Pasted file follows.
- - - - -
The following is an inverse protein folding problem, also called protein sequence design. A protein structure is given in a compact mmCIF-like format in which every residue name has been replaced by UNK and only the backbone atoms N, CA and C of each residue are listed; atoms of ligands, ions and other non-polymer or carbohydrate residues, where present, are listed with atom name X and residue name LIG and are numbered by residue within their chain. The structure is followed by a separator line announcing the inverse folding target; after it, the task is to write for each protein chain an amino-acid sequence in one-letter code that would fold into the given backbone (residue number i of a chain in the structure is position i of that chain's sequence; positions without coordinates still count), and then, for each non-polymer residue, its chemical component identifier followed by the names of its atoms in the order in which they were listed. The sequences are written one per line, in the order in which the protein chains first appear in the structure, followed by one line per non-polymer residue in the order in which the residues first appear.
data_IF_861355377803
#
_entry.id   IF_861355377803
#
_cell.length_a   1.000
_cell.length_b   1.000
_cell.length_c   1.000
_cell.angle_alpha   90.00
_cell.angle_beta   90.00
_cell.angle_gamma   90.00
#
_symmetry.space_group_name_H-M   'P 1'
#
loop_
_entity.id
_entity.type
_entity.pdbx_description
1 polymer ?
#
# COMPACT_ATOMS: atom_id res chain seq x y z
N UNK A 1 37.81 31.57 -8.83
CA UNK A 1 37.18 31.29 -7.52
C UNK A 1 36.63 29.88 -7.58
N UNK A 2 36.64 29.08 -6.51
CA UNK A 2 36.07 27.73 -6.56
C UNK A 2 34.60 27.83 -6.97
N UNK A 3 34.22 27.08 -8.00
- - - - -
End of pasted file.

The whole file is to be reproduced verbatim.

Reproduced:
The following is an inverse protein folding problem, also called protein sequence design. A protein structure is given in a compact mmCIF-like format in which every residue name has been replaced by UNK and only the backbone atoms N, CA and C of each residue are listed; atoms of ligands, ions and other non-polymer or carbohydrate residues, where present, are listed with atom name X and residue name LIG and are numbered by residue within their chain. The structure is followed by a separator line announcing the inverse folding target; after it, the task is to write for each protein chain an amino-acid sequence in one-letter code that would fold into the given backbone (residue number i of a chain in the structure is position i of that chain's sequence; positions without coordinates still count), and then, for each non-polymer residue, its chemical component identifier followed by the names of its atoms in the order in which they were listed. The sequences are written one per line, in the order in which the protein chains first appear in the structure, followed by one line per non-polymer residue in the order in which the residues first appear.
data_IF_861355377803
#
_entry.id   IF_861355377803
#
_cell.length_a   1.000
_cell.length_b   1.000
_cell.length_c   1.000
_cell.angle_alpha   90.00
_cell.angle_beta   90.00
_cell.angle_gamma   90.00
#
_symmetry.space_group_name_H-M   'P 1'
#
loop_
_entity.id
_entity.type
_entity.pdbx_description
1 polymer ?
#
# COMPACT_ATOMS: atom_id res chain seq x y z
N UNK A 1 37.81 31.57 -8.83
CA UNK A 1 37.18 31.29 -7.52
C UNK A 1 36.63 29.88 -7.58
N UNK A 2 36.64 29.08 -6.51
CA UNK A 2 36.07 27.73 -6.56
C UNK A 2 34.60 27.83 -6.97
N UNK A 3 34.22 27.08 -8.00